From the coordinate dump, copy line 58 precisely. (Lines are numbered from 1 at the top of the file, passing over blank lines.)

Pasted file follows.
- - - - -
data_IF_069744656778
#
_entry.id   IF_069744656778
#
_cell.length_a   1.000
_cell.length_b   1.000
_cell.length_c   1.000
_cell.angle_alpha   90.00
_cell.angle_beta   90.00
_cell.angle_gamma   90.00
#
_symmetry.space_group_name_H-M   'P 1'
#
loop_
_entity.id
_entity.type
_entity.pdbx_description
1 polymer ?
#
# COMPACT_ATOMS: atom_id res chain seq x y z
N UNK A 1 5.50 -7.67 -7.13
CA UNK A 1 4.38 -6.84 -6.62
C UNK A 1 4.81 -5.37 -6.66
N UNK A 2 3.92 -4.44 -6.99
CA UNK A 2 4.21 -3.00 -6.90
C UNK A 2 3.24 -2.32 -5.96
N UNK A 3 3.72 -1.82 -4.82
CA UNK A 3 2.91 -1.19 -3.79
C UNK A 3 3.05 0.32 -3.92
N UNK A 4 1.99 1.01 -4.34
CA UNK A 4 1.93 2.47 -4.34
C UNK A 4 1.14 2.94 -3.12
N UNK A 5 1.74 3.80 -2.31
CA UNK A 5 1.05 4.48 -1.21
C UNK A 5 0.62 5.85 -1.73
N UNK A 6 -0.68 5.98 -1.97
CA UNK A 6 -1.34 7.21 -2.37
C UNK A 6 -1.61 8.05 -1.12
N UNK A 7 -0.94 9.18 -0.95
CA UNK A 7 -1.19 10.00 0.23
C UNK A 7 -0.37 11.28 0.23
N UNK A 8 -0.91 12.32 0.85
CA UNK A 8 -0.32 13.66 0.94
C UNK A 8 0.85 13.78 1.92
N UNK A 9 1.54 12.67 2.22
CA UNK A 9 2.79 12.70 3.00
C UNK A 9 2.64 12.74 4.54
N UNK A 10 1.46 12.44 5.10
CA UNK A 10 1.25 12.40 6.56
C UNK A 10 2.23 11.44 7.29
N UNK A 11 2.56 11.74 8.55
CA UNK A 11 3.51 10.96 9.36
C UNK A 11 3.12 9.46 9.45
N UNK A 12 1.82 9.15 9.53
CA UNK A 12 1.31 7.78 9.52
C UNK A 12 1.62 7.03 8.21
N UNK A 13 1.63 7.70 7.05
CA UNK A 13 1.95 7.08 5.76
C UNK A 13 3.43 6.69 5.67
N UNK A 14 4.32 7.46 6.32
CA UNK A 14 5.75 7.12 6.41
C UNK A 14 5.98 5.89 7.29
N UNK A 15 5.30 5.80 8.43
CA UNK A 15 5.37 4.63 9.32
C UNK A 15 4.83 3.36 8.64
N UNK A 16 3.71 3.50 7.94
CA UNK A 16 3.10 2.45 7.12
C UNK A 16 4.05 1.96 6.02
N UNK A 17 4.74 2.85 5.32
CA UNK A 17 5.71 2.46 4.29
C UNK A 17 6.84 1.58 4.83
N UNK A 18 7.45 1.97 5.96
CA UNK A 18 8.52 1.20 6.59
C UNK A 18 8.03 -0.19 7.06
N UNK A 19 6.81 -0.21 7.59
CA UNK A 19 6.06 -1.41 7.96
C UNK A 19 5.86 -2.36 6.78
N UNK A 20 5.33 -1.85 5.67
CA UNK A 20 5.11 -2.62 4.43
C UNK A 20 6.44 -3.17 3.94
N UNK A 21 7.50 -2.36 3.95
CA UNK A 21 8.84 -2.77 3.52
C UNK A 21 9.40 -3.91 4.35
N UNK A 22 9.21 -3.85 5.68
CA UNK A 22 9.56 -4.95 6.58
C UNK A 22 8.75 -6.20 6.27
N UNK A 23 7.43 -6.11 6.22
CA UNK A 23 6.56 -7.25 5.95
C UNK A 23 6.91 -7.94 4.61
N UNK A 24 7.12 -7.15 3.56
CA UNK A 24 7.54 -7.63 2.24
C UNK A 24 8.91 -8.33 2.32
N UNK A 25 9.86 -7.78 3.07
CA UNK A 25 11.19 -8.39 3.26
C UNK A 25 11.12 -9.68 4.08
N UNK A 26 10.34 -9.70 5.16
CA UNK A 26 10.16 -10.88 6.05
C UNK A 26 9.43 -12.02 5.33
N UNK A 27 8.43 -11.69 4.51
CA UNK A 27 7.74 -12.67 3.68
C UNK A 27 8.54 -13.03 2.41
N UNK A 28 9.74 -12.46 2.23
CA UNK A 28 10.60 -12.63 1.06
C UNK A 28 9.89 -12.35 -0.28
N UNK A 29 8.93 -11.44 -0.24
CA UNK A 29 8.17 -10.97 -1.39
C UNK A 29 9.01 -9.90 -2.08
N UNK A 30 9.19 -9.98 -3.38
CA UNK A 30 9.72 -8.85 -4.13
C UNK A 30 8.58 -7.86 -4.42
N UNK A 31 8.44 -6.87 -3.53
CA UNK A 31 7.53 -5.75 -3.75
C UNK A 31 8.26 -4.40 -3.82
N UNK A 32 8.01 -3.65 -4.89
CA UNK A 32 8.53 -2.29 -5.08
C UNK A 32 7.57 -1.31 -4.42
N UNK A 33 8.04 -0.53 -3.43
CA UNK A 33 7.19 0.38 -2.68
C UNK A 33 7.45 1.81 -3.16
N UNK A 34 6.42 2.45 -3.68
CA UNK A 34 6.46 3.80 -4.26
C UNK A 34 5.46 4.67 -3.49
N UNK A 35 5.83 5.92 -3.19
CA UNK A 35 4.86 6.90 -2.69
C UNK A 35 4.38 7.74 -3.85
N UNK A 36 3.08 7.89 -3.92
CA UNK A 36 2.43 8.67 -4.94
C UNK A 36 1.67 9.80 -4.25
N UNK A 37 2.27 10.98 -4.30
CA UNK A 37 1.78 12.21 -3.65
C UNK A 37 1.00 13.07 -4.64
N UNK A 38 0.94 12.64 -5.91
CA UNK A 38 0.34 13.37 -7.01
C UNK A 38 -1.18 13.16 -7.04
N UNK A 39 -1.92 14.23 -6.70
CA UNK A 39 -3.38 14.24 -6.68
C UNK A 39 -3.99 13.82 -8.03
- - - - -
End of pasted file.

CA UNK A 13 1.95 7.08 5.76